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Arch Surg. 2002 Aug;137(8):967-70.

Radioguidance is not necessary during parathyroidectomy.

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Department of Surgery, Mount Sinai School of Medicine, New York, NY, USA.



Improvements in the accuracy of preoperative localization and the availability of the rapid parathyroid hormone assay have permitted minimally invasive parathyroidectomy in patients with primary hyperparathyoidism.


The use of intraoperative radioguidance is beneficial during targeted parathyroid operations.


A retrospective analysis of a prospective database of patients.


Tertiary care referral center.


During a 2(1/2)-year period, 130 patients underwent minimally invasive, targeted parathyroidectomy with intraoperative monitoring of the parathyroid hormone level. Of these, 60 patients underwent radioguided parathyroidectomy. Prior to surgery, a solitary parathyroid adenoma was visualized on technetium Tc 99m sestamibi scintigraphy in all patients selected for radioguided parathyroidectomy. A gamma probe was used to guide the surgical dissection.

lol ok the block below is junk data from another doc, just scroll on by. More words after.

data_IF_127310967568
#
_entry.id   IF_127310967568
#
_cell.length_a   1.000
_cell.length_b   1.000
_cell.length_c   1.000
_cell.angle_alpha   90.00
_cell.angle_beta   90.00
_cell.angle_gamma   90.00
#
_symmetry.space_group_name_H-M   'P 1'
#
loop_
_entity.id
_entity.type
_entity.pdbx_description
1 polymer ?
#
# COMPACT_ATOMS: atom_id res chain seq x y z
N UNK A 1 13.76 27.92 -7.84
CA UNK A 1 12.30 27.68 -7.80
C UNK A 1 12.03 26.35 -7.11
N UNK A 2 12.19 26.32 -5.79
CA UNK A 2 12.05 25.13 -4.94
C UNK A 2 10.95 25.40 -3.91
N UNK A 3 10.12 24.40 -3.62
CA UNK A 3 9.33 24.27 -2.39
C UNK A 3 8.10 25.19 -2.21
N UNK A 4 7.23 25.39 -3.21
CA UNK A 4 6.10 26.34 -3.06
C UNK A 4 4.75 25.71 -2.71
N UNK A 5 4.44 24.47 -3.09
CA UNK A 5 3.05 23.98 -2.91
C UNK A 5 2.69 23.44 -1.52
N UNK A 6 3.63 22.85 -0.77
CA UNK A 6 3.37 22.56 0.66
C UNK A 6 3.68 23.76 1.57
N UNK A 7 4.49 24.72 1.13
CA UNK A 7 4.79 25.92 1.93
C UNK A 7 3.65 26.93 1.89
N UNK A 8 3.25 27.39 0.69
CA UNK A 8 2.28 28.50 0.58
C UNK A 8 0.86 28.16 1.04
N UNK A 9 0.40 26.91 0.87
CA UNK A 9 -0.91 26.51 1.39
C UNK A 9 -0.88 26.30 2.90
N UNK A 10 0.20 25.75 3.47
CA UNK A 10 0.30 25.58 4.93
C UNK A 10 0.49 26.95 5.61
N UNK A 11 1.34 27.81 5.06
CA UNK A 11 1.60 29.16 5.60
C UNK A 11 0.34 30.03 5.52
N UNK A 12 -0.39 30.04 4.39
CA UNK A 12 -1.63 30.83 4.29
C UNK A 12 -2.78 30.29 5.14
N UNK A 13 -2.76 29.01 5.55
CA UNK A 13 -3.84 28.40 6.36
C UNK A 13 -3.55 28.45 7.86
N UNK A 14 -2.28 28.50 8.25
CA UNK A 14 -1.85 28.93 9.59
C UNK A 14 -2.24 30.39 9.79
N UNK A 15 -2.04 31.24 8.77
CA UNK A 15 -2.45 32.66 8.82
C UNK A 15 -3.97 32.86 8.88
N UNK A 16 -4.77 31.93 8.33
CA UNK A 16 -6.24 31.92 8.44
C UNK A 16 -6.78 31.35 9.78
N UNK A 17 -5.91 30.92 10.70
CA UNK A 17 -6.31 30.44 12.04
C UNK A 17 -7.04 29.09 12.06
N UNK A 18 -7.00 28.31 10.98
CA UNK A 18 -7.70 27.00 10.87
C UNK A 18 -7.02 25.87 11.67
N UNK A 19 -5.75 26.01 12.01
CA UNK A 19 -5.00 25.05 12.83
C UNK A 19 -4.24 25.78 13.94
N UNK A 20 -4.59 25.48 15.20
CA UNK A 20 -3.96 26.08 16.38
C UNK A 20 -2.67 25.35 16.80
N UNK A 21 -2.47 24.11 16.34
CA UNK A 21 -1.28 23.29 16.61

All patients were cured following radioguided parathyroidectomy. In 29 patients (48%), the probe provided confusing or inaccurate information; however, a unilateral neck exploration with excision of a parathyroid adenoma was successfully completed in each of these patients. Forty-three cases were completed under local anesthesia and 85% were discharged home on the same day of surgery. There was 1 temporary recurrent laryngeal nerve palsy.


In the era of improved preoperative localization and intraoperative parathyroid hormone monitoring, the routine use of radioguidance is not recommended during parathyroidectomy.

[Indexed for MEDLINE]

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